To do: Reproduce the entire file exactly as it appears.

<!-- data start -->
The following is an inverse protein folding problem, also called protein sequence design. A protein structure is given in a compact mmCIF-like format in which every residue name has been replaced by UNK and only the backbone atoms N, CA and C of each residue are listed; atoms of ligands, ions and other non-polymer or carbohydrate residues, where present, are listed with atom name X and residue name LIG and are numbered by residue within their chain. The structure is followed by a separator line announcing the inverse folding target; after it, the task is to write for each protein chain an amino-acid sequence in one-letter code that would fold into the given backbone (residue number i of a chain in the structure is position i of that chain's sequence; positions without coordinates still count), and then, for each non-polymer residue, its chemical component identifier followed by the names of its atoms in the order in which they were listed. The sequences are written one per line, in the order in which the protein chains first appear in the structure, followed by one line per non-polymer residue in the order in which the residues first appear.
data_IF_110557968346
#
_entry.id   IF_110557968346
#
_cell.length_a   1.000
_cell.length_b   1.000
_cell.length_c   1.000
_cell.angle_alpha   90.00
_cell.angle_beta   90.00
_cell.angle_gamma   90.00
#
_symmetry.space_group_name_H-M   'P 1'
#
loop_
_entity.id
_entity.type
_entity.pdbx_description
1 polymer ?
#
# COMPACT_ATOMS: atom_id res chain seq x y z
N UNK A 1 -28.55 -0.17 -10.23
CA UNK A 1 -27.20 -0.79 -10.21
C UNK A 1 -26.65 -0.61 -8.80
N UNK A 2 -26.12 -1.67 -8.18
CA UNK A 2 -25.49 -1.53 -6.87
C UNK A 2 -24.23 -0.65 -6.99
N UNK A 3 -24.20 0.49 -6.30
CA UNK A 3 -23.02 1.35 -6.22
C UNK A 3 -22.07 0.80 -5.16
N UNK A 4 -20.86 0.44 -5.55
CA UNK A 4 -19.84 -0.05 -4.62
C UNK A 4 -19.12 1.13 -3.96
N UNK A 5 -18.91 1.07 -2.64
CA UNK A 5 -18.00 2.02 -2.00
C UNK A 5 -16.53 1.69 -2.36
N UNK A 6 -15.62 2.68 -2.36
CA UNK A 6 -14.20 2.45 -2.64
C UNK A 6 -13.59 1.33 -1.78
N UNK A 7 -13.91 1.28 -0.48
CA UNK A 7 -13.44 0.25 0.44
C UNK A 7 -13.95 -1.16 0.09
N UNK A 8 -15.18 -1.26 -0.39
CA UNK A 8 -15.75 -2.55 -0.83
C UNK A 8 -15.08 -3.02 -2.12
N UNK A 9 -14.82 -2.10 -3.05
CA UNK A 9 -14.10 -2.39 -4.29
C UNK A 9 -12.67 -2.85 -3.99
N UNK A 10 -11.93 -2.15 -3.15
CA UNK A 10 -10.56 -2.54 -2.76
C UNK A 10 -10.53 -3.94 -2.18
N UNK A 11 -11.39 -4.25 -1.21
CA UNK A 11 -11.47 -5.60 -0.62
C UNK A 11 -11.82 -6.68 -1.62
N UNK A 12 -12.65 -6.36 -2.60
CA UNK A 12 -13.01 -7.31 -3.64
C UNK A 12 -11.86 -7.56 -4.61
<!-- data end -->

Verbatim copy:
The following is an inverse protein folding problem, also called protein sequence design. A protein structure is given in a compact mmCIF-like format in which every residue name has been replaced by UNK and only the backbone atoms N, CA and C of each residue are listed; atoms of ligands, ions and other non-polymer or carbohydrate residues, where present, are listed with atom name X and residue name LIG and are numbered by residue within their chain. The structure is followed by a separator line announcing the inverse folding target; after it, the task is to write for each protein chain an amino-acid sequence in one-letter code that would fold into the given backbone (residue number i of a chain in the structure is position i of that chain's sequence; positions without coordinates still count), and then, for each non-polymer residue, its chemical component identifier followed by the names of its atoms in the order in which they were listed. The sequences are written one per line, in the order in which the protein chains first appear in the structure, followed by one line per non-polymer residue in the order in which the residues first appear.
data_IF_110557968346
#
_entry.id   IF_110557968346
#
_cell.length_a   1.000
_cell.length_b   1.000
_cell.length_c   1.000
_cell.angle_alpha   90.00
_cell.angle_beta   90.00
_cell.angle_gamma   90.00
#
_symmetry.space_group_name_H-M   'P 1'
#
loop_
_entity.id
_entity.type
_entity.pdbx_description
1 polymer ?
#
# COMPACT_ATOMS: atom_id res chain seq x y z
N UNK A 1 -28.55 -0.17 -10.23
CA UNK A 1 -27.20 -0.79 -10.21
C UNK A 1 -26.65 -0.61 -8.80
N UNK A 2 -26.12 -1.67 -8.18
CA UNK A 2 -25.49 -1.53 -6.87
C UNK A 2 -24.23 -0.65 -6.99
N UNK A 3 -24.20 0.49 -6.30
CA UNK A 3 -23.02 1.35 -6.22
C UNK A 3 -22.07 0.80 -5.16
N UNK A 4 -20.86 0.44 -5.55
CA UNK A 4 -19.84 -0.05 -4.62
C UNK A 4 -19.12 1.13 -3.96
N UNK A 5 -18.91 1.07 -2.64
CA UNK A 5 -18.00 2.02 -2.00
C UNK A 5 -16.53 1.69 -2.36
N UNK A 6 -15.62 2.68 -2.36
CA UNK A 6 -14.20 2.45 -2.64
C UNK A 6 -13.59 1.33 -1.78
N UNK A 7 -13.91 1.28 -0.48
CA UNK A 7 -13.44 0.25 0.44
C UNK A 7 -13.95 -1.16 0.09
N UNK A 8 -15.18 -1.26 -0.39
CA UNK A 8 -15.75 -2.55 -0.83
C UNK A 8 -15.08 -3.02 -2.12
N UNK A 9 -14.82 -2.10 -3.05
CA UNK A 9 -14.10 -2.39 -4.29
C UNK A 9 -12.67 -2.85 -3.99
N UNK A 10 -11.93 -2.15 -3.15
CA UNK A 10 -10.56 -2.54 -2.76
C UNK A 10 -10.53 -3.94 -2.18
N UNK A 11 -11.39 -4.25 -1.21
CA UNK A 11 -11.47 -5.60 -0.62
C UNK A 11 -11.82 -6.68 -1.62
N UNK A 12 -12.65 -6.36 -2.60
CA UNK A 12 -13.01 -7.31 -3.64
C UNK A 12 -11.86 -7.56 -4.61